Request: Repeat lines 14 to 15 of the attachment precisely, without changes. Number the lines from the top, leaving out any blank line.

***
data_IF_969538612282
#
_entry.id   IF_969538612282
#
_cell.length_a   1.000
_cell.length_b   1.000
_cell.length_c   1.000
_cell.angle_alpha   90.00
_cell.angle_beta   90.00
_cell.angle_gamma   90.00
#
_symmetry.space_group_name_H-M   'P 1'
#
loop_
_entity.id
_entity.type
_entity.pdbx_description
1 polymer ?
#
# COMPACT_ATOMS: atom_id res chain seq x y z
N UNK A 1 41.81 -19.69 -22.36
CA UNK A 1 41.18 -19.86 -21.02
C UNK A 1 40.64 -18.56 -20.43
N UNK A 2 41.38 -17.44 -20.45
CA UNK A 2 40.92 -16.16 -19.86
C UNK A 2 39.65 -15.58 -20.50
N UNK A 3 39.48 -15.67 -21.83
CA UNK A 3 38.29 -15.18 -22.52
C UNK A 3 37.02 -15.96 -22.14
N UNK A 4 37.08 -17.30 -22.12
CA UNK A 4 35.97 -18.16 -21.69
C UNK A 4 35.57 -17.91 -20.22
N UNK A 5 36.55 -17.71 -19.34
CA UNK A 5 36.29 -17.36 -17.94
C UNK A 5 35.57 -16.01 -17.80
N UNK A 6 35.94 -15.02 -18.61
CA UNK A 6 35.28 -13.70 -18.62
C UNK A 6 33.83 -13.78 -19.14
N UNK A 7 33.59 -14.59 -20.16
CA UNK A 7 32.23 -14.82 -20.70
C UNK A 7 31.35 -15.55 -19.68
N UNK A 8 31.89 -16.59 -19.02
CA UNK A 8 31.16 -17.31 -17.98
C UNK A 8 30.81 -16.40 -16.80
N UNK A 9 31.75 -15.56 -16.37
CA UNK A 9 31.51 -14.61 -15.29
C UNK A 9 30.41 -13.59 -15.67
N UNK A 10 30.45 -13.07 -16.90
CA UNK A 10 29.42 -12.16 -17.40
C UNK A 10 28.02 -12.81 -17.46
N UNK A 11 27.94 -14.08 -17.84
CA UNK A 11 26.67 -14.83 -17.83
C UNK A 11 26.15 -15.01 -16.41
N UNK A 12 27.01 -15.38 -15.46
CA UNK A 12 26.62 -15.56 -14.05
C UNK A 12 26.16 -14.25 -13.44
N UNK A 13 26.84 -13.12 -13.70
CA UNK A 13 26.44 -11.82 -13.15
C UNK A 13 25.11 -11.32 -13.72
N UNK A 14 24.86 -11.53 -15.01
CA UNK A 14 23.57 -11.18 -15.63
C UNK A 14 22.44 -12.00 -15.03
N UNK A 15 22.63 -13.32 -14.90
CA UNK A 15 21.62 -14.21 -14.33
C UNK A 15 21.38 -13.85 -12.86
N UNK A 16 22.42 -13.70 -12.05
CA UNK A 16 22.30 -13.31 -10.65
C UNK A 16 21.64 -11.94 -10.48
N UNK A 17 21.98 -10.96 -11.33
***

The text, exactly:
loop_
_entity.id